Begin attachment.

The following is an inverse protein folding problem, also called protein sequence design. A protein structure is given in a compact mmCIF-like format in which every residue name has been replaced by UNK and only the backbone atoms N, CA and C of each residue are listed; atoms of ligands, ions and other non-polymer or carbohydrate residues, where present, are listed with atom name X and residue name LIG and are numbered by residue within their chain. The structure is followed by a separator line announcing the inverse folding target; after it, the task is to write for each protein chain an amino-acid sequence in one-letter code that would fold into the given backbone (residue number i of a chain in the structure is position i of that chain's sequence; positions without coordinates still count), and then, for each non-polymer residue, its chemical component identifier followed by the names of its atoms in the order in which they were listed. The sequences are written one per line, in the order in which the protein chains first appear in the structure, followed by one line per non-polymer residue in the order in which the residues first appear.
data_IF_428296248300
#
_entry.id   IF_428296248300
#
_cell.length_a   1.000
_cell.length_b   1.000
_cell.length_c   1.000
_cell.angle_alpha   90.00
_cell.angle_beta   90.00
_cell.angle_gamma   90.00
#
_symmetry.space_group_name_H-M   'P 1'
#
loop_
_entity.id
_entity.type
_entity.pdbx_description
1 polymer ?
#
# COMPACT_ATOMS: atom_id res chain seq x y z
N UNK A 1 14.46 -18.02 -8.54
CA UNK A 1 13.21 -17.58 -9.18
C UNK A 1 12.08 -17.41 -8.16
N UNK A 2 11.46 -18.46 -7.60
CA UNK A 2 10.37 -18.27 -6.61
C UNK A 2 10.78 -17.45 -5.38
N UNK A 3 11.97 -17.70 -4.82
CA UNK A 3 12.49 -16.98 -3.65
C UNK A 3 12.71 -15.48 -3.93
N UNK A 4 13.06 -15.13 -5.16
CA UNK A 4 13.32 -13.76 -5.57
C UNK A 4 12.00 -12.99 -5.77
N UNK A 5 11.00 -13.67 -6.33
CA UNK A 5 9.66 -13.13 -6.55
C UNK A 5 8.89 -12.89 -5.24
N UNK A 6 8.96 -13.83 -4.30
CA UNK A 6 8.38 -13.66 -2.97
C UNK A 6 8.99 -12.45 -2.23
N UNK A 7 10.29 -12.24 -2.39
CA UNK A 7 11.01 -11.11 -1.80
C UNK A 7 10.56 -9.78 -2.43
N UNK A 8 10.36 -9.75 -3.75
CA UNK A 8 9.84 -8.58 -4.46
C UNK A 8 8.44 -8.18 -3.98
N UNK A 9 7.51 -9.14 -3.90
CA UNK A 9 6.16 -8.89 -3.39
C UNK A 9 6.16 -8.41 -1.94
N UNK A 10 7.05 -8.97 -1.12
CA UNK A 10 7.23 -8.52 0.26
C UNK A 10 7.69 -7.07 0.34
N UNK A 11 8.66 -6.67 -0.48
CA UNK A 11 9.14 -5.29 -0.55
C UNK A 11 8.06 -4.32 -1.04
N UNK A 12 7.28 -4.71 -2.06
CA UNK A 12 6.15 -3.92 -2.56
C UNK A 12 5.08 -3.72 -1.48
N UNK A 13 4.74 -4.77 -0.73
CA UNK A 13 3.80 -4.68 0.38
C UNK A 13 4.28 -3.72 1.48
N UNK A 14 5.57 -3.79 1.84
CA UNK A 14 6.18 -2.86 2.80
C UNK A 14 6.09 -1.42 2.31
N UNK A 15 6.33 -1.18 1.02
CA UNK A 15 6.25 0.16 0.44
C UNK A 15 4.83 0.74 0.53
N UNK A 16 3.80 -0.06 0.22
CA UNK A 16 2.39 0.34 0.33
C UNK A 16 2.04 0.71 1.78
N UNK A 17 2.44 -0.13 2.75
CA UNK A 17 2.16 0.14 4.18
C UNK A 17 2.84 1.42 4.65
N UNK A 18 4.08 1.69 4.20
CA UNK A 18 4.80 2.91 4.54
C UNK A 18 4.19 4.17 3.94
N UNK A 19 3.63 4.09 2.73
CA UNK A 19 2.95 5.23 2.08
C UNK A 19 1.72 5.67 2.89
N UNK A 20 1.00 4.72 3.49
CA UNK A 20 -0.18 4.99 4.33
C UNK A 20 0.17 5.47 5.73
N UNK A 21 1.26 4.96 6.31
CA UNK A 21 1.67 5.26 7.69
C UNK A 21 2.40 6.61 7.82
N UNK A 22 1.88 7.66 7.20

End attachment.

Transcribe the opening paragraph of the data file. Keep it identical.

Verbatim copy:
The following is an inverse protein folding problem, also called protein sequence design. A protein structure is given in a compact mmCIF-like format in which every residue name has been replaced by UNK and only the backbone atoms N, CA and C of each residue are listed; atoms of ligands, ions and other non-polymer or carbohydrate residues, where present, are listed with atom name X and residue name LIG and are numbered by residue within their chain. The structure is followed by a separator line announcing the inverse folding target; after it, the task is to write for each protein chain an amino-acid sequence in one-letter code that would fold into the given backbone (residue number i of a chain in the structure is position i of that chain's sequence; positions without coordinates still count), and then, for each non-polymer residue, its chemical component identifier followed by the names of its atoms in the order in which they were listed. The sequences are written one per line, in the order in which the protein chains first appear in the structure, followed by one line per non-polymer residue in the order in which the residues first appear.